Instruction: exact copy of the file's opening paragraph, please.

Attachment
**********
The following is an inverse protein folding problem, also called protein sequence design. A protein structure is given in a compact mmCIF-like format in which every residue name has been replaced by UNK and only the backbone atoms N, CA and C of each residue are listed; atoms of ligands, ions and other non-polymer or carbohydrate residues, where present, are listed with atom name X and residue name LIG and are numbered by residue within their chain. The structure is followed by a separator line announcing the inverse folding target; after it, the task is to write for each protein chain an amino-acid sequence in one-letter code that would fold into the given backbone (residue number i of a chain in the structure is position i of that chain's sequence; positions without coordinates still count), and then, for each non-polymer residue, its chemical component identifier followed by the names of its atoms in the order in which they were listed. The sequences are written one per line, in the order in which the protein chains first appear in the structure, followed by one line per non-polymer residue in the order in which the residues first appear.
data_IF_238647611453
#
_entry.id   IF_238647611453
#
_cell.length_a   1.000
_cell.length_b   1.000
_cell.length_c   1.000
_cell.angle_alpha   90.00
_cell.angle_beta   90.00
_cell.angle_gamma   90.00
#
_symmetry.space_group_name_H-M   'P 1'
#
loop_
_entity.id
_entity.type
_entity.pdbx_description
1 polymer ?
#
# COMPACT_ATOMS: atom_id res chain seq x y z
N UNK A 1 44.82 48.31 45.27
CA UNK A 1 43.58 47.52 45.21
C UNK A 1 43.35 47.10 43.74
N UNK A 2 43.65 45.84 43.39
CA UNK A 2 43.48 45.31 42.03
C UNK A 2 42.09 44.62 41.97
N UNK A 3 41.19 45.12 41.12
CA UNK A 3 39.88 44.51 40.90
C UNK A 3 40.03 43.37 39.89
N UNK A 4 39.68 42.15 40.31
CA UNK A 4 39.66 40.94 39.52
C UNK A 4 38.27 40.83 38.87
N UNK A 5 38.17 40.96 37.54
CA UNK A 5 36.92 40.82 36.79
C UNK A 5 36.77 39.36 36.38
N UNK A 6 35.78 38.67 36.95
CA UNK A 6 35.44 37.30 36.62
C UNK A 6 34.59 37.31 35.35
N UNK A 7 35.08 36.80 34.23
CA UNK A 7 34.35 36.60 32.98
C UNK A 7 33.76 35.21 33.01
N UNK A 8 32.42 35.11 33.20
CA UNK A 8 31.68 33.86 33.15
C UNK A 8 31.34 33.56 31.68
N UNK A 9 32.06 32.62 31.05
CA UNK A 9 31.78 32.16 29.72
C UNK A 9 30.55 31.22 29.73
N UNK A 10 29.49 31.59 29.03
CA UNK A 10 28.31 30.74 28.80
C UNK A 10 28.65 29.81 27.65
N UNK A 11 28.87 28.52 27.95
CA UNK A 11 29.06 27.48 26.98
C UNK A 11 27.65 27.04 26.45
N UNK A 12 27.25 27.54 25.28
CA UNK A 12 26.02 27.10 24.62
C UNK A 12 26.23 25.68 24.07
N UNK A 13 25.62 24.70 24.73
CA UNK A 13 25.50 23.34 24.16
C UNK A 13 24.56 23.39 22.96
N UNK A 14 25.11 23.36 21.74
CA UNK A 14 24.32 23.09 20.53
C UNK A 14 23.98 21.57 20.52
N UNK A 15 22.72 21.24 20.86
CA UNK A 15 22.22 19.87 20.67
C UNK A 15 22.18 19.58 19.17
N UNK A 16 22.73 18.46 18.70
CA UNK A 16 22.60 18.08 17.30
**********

The following is an inverse protein folding problem, also called protein sequence design. A protein structure is given in a compact mmCIF-like format in which every residue name has been replaced by UNK and only the backbone atoms N, CA and C of each residue are listed; atoms of ligands, ions and other non-polymer or carbohydrate residues, where present, are listed with atom name X and residue name LIG and are numbered by residue within their chain. The structure is followed by a separator line announcing the inverse folding target; after it, the task is to write for each protein chain an amino-acid sequence in one-letter code that would fold into the given backbone (residue number i of a chain in the structure is position i of that chain's sequence; positions without coordinates still count), and then, for each non-polymer residue, its chemical component identifier followed by the names of its atoms in the order in which they were listed. The sequences are written one per line, in the order in which the protein chains first appear in the structure, followed by one line per non-polymer residue in the order in which the residues first appear.